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Disaster Manag Response. 2005 Oct-Dec;3(4):98-105.

The role of public health nurses in bioterrorism preparedness.

Author information

  • 1Texas A&M University System, Health Science Center, Rural and Community Health Institute, Quality and Patient Safety Initiatives, College Station, Texas 77840, USA. ralitsa_akins@yahoo.com

Abstract

BACKGROUND:

Public health nurses have a central function in the public health system. Nurses conduct disease surveillance, which is an important first step in recognizing diseases caused by bioterrorist agents. Unfortunately, the current public health infrastructure and expectations for public health nurses are not clearly defined and therefore pose serious difficulties for conducting disease surveillance. Increased surveillance activities for bioterrorism preparedness add more responsibilities to the work of public health nurses.

METHODS:

A qualitative study on disease surveillance was conducted with public health officials at regional and local levels, working in a variety of urban and rural settings in one large public health region in Texas. Data analysis was supported by qualitative research software, The Ethnograph.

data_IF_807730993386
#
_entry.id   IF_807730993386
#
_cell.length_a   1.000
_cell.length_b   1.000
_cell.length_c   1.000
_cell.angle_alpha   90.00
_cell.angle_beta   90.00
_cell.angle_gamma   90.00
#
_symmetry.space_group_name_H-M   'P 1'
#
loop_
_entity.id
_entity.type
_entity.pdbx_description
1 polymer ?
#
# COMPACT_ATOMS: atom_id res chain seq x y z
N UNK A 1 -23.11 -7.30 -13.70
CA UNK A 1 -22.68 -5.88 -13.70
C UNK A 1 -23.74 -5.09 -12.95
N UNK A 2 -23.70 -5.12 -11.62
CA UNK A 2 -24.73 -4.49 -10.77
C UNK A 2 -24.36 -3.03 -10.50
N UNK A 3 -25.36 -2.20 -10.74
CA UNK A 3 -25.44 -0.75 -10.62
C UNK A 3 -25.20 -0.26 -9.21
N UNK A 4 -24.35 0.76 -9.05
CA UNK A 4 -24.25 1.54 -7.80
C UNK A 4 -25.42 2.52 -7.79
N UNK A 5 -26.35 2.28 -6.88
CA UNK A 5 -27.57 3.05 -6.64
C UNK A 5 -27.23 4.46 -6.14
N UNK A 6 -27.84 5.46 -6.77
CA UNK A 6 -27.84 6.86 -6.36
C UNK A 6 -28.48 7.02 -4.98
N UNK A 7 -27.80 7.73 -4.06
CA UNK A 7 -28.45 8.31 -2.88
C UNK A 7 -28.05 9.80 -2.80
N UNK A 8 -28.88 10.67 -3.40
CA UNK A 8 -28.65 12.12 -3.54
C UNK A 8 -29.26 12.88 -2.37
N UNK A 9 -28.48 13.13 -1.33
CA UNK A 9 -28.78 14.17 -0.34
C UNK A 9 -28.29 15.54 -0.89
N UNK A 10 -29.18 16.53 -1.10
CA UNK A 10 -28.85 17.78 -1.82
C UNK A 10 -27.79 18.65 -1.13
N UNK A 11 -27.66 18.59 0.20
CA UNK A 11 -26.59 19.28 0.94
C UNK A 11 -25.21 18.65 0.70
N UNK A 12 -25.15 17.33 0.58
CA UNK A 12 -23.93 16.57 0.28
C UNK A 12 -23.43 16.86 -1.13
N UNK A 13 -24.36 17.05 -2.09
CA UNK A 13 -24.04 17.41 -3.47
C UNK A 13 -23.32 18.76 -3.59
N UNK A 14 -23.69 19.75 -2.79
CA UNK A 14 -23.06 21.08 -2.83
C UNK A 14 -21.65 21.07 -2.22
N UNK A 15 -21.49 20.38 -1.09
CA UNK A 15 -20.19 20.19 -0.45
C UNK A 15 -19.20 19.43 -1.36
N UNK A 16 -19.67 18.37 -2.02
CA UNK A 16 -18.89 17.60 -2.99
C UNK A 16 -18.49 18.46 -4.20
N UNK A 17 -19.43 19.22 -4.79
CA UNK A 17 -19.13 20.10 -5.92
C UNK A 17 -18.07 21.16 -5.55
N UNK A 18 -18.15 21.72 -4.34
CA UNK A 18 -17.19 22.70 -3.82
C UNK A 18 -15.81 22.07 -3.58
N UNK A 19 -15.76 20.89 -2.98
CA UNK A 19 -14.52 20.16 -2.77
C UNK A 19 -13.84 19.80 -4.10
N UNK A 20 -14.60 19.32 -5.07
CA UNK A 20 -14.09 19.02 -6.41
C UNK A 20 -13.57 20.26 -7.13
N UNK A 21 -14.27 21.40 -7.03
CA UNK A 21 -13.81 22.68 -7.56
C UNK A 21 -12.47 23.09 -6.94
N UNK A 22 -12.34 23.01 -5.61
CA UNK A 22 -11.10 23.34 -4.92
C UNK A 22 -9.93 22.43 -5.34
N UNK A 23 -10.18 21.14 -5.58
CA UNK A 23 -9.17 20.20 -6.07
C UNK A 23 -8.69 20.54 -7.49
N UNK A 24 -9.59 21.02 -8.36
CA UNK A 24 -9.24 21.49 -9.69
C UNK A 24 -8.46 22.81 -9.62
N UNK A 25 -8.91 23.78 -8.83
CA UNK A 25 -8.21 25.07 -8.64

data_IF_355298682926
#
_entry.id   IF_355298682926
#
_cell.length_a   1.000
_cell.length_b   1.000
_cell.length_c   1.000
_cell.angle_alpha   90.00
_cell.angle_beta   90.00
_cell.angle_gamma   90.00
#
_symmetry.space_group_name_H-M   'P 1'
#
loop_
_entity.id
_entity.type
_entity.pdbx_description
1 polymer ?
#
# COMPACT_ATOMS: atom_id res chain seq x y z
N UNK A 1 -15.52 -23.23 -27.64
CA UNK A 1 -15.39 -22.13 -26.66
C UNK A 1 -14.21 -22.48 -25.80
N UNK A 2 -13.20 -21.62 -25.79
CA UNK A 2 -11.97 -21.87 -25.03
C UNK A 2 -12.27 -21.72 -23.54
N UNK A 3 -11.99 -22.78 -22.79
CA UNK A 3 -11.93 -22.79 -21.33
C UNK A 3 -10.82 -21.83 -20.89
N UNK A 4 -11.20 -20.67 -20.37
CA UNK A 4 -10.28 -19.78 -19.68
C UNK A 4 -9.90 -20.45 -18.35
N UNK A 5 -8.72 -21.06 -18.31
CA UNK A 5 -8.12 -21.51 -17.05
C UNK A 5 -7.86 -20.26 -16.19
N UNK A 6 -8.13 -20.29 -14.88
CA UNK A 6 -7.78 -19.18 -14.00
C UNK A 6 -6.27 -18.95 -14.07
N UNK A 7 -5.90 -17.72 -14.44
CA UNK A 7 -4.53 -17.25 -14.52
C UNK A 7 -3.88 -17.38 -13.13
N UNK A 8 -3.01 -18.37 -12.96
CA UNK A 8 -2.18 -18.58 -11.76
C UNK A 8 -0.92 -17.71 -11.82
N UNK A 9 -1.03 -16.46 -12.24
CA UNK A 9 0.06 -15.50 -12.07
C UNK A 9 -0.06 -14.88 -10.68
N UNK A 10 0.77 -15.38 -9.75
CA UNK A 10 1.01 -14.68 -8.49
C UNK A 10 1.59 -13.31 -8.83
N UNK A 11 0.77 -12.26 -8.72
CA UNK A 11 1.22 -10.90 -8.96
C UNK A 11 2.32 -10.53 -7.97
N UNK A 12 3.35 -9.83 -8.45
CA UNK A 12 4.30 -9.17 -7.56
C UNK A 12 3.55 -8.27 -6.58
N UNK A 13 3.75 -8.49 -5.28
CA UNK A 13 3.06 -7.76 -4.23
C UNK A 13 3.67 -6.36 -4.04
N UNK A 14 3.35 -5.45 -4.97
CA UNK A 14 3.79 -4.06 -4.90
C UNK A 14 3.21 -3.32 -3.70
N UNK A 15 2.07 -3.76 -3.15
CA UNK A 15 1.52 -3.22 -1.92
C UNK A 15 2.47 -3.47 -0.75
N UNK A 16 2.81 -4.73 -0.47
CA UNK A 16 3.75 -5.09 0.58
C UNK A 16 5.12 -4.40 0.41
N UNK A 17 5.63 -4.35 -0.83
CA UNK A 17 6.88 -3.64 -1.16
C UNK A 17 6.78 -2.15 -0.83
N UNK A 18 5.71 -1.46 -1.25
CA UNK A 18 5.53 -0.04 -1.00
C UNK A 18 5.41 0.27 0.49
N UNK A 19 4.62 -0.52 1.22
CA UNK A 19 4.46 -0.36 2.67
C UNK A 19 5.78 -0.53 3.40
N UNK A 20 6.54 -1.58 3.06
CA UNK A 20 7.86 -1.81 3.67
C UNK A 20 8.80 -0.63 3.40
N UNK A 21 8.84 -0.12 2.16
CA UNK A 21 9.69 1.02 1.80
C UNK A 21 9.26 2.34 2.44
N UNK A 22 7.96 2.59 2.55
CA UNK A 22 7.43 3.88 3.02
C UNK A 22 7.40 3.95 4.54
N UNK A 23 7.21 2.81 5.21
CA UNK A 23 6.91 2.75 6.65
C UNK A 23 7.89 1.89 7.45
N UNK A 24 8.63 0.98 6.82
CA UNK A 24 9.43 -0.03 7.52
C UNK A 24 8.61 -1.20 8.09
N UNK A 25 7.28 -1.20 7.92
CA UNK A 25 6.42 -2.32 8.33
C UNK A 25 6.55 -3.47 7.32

RESULTS:

The study found that the nurses working at the local level were extremely dedicated to serving their communities, had formed informal partnerships that are essential for disease surveillance, and effectively used informal communication channels to obtain critical surveillance information. The study revealed that nurses had unmet needs and experienced multiple barriers to conducting disease surveillance.

CONCLUSIONS:

The study's findings could have implications for public policy and nursing leadership. Defining the structure of the public health system and the scope of public health nurses' responsibilities will serve as the cornerstone for improvement of bioterrorism preparedness.

PMID:
16216793
[PubMed - indexed for MEDLINE]
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